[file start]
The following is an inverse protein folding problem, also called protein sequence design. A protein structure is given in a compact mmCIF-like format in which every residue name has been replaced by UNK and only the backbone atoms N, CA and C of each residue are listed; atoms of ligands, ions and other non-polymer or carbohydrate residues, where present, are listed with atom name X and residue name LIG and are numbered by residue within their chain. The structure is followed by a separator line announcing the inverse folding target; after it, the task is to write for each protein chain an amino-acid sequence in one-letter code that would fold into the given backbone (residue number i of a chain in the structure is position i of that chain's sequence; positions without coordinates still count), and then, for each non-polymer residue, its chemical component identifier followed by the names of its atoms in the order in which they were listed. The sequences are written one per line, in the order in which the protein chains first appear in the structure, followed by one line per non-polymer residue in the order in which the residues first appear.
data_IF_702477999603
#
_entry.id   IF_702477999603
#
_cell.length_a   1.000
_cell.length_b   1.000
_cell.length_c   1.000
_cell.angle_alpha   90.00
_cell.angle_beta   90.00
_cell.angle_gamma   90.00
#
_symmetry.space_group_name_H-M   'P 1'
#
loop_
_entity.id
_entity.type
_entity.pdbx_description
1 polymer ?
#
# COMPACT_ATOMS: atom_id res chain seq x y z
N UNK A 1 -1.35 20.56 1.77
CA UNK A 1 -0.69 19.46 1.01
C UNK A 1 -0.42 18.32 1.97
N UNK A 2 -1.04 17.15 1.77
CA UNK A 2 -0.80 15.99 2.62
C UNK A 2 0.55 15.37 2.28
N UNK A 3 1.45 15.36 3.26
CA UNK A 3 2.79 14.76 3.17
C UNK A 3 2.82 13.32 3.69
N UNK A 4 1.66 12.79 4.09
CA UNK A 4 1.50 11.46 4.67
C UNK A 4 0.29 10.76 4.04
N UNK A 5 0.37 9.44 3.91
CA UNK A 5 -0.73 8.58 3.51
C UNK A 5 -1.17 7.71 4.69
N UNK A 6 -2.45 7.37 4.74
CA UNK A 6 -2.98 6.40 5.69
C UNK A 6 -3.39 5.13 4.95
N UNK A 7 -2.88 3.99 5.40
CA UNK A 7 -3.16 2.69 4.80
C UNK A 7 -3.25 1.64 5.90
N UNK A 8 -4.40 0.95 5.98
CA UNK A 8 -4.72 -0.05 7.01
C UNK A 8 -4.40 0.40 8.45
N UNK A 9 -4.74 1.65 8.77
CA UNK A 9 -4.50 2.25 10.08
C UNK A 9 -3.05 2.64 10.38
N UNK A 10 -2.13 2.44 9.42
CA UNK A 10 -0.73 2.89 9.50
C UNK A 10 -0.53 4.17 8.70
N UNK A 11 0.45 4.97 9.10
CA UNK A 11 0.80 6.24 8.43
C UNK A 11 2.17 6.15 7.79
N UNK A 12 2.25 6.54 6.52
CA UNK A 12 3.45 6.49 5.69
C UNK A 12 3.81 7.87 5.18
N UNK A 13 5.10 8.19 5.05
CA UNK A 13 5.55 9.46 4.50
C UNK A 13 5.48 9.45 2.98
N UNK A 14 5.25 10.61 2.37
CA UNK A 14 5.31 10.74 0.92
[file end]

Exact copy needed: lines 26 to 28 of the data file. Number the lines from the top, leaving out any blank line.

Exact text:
CA UNK A 2 -0.80 15.99 2.62
C UNK A 2 0.55 15.37 2.28
N UNK A 3 1.45 15.36 3.26